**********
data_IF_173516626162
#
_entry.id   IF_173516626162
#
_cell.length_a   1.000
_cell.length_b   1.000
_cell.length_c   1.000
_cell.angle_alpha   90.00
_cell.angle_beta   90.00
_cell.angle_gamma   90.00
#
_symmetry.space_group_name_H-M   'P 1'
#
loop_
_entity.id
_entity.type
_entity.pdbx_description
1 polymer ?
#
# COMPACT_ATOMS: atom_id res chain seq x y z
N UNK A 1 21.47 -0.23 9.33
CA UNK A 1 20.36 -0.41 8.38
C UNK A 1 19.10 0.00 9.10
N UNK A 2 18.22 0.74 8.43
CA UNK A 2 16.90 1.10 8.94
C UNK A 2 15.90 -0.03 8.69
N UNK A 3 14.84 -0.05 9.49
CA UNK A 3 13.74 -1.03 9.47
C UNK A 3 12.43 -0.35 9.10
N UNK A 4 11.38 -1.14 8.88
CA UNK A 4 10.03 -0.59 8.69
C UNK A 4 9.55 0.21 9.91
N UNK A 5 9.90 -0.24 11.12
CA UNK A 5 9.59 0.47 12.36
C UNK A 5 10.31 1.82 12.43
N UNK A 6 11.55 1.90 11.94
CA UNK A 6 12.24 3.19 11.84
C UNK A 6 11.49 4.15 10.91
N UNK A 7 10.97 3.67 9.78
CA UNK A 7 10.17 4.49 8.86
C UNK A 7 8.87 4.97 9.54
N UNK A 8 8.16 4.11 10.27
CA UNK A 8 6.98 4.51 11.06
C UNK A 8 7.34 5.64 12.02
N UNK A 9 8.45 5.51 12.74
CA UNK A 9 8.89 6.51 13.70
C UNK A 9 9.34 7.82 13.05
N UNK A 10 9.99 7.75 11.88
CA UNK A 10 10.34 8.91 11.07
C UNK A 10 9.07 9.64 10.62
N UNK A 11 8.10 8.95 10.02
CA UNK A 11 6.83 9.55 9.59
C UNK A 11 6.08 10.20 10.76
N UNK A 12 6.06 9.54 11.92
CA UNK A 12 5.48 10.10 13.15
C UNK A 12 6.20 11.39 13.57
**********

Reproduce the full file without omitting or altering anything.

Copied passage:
data_IF_173516626162
#
_entry.id   IF_173516626162
#
_cell.length_a   1.000
_cell.length_b   1.000
_cell.length_c   1.000
_cell.angle_alpha   90.00
_cell.angle_beta   90.00
_cell.angle_gamma   90.00
#
_symmetry.space_group_name_H-M   'P 1'
#
loop_
_entity.id
_entity.type
_entity.pdbx_description
1 polymer ?
#
# COMPACT_ATOMS: atom_id res chain seq x y z
N UNK A 1 21.47 -0.23 9.33
CA UNK A 1 20.36 -0.41 8.38
C UNK A 1 19.10 0.00 9.10
N UNK A 2 18.22 0.74 8.43
CA UNK A 2 16.90 1.10 8.94
C UNK A 2 15.90 -0.03 8.69
N UNK A 3 14.84 -0.05 9.49
CA UNK A 3 13.74 -1.03 9.47
C UNK A 3 12.43 -0.35 9.10
N UNK A 4 11.38 -1.14 8.88
CA UNK A 4 10.03 -0.59 8.69
C UNK A 4 9.55 0.21 9.91
N UNK A 5 9.90 -0.24 11.12
CA UNK A 5 9.59 0.47 12.36
C UNK A 5 10.31 1.82 12.43
N UNK A 6 11.55 1.90 11.94
CA UNK A 6 12.24 3.19 11.84
C UNK A 6 11.49 4.15 10.91
N UNK A 7 10.97 3.67 9.78
CA UNK A 7 10.17 4.49 8.86
C UNK A 7 8.87 4.97 9.54
N UNK A 8 8.16 4.11 10.27
CA UNK A 8 6.98 4.51 11.06
C UNK A 8 7.34 5.64 12.02
N UNK A 9 8.45 5.51 12.74
CA UNK A 9 8.89 6.51 13.70
C UNK A 9 9.34 7.82 13.05
N UNK A 10 9.99 7.75 11.88
CA UNK A 10 10.34 8.91 11.07
C UNK A 10 9.07 9.64 10.62
N UNK A 11 8.10 8.95 10.02
CA UNK A 11 6.83 9.55 9.59
C UNK A 11 6.08 10.20 10.76
N UNK A 12 6.06 9.54 11.92
CA UNK A 12 5.48 10.10 13.15
C UNK A 12 6.20 11.39 13.57